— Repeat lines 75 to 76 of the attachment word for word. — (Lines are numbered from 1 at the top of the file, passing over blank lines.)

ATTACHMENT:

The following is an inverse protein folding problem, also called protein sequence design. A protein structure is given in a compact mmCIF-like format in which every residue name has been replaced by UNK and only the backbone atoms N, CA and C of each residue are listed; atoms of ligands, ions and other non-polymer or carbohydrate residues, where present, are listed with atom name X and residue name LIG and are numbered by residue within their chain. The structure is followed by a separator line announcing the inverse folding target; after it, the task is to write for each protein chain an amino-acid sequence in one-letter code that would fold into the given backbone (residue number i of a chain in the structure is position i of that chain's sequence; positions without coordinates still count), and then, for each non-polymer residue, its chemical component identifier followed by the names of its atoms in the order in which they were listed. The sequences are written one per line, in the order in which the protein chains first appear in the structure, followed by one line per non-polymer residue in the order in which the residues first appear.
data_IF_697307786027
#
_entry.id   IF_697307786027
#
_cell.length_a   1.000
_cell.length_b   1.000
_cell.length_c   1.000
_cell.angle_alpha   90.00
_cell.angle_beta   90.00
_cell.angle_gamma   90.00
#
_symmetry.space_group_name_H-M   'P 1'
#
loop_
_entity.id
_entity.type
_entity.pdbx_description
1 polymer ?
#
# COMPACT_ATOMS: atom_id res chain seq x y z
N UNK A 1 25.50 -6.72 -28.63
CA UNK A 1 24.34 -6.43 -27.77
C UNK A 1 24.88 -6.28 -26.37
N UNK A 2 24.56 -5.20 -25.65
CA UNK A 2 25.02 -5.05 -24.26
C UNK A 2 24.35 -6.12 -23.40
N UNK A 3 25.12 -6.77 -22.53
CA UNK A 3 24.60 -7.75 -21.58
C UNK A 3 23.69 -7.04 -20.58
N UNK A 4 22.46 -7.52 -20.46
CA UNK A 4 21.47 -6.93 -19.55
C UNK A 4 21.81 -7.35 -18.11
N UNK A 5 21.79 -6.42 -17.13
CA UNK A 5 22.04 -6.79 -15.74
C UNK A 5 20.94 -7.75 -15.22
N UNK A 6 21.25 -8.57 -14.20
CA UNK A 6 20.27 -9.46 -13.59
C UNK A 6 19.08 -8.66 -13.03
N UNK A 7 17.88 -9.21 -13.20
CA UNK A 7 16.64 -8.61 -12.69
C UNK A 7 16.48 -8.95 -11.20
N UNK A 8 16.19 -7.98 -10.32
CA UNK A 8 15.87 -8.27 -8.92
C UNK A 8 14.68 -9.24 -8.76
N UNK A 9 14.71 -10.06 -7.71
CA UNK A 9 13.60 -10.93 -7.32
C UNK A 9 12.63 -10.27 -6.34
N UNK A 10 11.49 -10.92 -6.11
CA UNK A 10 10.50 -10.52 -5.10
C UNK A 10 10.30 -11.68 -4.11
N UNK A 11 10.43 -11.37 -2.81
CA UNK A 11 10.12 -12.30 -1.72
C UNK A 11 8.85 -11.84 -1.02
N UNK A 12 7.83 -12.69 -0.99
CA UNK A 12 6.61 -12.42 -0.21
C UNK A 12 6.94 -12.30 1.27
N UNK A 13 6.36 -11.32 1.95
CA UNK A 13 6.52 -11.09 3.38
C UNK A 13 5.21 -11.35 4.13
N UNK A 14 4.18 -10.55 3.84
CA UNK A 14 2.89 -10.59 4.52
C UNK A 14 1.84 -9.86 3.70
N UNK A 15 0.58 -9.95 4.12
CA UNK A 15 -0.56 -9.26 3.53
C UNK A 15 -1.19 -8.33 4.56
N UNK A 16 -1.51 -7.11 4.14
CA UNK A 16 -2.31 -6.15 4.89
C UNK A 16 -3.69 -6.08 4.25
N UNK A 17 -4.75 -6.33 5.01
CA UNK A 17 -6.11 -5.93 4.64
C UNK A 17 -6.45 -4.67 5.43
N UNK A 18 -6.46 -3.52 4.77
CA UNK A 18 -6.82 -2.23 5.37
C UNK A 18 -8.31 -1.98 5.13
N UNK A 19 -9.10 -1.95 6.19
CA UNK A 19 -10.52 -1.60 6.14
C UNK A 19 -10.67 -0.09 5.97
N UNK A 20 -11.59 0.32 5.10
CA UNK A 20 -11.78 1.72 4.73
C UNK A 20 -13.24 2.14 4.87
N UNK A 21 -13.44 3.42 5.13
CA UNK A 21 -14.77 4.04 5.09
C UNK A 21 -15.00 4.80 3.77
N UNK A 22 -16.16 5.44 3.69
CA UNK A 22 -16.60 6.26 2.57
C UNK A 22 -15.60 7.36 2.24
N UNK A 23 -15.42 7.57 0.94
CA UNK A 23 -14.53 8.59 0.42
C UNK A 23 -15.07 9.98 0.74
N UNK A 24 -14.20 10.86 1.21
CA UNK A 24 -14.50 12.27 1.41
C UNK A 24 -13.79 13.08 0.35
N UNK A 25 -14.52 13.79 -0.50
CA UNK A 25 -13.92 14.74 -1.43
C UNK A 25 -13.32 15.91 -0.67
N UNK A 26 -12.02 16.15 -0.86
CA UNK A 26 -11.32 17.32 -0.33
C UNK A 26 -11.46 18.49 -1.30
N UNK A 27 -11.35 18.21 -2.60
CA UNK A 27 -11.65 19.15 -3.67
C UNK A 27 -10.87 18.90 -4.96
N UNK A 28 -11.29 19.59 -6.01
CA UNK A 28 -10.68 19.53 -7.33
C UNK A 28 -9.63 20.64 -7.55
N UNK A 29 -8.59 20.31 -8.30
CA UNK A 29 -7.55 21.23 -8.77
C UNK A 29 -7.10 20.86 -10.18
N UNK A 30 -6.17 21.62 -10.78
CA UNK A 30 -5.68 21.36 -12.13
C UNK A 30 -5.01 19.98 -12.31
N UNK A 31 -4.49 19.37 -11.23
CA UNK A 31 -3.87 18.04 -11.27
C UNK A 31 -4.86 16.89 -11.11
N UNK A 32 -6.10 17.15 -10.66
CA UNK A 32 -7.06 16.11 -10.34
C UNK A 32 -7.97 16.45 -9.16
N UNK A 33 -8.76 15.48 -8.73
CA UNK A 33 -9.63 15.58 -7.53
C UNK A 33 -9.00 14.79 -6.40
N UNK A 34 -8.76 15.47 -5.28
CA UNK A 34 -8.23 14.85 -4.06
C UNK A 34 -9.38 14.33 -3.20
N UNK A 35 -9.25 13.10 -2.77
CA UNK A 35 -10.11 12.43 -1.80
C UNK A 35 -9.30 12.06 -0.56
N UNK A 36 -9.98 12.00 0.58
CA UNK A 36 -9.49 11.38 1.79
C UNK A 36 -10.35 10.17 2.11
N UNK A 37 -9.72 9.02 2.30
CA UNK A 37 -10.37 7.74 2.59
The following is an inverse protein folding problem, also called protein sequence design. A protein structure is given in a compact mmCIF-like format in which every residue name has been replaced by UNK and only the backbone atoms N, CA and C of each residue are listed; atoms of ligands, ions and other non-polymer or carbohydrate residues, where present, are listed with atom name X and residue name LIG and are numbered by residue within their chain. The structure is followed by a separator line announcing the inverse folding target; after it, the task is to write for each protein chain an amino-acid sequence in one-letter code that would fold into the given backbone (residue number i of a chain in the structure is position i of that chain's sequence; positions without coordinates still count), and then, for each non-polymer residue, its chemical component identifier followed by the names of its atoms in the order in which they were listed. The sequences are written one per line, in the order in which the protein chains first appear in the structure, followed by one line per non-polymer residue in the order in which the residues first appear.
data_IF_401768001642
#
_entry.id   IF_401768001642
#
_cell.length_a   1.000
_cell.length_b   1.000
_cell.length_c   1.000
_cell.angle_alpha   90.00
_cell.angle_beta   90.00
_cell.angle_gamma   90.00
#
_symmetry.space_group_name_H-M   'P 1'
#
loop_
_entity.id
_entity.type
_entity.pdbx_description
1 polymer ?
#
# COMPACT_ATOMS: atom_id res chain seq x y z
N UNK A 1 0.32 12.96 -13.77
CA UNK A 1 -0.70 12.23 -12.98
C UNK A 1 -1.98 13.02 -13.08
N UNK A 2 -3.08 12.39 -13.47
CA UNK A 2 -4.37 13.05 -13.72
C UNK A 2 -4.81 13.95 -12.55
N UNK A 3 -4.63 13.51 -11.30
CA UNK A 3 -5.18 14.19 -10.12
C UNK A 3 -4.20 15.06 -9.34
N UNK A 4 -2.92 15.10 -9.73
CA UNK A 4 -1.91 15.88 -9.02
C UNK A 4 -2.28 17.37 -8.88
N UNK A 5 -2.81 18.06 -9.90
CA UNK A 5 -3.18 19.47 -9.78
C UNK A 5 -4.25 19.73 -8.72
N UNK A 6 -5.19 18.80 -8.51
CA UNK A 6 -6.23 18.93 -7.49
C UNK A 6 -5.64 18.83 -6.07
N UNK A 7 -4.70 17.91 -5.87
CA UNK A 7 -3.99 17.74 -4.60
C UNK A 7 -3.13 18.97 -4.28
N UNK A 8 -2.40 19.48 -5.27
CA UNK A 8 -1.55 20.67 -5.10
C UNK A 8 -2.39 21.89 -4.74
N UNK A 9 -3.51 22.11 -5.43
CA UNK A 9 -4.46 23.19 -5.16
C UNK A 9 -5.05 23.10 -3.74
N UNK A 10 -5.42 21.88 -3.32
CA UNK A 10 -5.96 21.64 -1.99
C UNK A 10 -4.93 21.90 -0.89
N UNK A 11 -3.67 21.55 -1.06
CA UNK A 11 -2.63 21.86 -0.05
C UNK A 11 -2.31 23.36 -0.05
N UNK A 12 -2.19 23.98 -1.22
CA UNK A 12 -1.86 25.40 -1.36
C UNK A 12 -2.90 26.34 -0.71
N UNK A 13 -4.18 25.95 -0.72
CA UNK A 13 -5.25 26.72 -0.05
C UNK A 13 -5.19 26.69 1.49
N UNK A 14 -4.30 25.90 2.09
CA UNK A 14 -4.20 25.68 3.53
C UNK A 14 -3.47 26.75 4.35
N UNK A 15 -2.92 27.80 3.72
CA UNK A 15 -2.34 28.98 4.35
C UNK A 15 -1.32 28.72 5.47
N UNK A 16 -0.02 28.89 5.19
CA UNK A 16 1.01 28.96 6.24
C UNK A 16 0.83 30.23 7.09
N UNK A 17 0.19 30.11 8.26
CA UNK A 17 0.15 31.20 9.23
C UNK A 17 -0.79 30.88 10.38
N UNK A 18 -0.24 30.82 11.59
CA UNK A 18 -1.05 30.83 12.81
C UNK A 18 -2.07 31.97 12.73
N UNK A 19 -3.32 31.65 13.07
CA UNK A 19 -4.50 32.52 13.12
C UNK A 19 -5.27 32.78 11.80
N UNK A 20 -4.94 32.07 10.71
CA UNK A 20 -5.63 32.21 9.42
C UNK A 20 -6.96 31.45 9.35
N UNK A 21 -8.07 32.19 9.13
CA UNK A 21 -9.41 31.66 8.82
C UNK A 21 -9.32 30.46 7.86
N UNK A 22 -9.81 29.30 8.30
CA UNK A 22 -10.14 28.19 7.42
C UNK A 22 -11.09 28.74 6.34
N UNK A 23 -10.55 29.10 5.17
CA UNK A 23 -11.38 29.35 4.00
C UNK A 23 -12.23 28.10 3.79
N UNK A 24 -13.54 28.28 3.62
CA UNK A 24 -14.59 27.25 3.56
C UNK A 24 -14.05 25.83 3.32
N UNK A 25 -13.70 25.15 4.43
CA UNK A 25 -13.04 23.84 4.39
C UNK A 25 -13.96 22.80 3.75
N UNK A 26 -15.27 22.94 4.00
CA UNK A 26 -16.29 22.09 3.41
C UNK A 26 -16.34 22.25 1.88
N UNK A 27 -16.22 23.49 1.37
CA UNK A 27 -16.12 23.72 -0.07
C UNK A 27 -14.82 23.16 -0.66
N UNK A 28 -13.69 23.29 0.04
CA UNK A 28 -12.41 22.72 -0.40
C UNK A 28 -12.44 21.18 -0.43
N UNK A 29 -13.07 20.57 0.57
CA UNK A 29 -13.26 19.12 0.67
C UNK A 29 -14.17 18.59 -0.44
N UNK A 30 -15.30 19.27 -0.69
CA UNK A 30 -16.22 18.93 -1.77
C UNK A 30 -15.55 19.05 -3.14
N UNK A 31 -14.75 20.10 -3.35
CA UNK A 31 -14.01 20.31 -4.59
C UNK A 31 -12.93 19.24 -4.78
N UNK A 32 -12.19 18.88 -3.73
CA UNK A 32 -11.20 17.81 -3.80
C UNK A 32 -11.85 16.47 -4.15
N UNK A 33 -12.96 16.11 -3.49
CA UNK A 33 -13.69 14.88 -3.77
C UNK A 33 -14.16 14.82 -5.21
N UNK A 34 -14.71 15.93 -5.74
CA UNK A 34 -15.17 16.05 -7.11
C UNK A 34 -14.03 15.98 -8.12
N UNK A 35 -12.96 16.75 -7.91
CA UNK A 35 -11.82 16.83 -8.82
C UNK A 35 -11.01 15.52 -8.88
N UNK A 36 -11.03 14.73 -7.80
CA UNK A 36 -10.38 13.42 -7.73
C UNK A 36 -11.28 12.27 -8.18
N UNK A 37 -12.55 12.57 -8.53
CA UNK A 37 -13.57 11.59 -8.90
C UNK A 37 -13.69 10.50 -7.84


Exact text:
C UNK A 18 -8.31 -1.98 5.13
N UNK A 19 -9.10 -1.95 6.19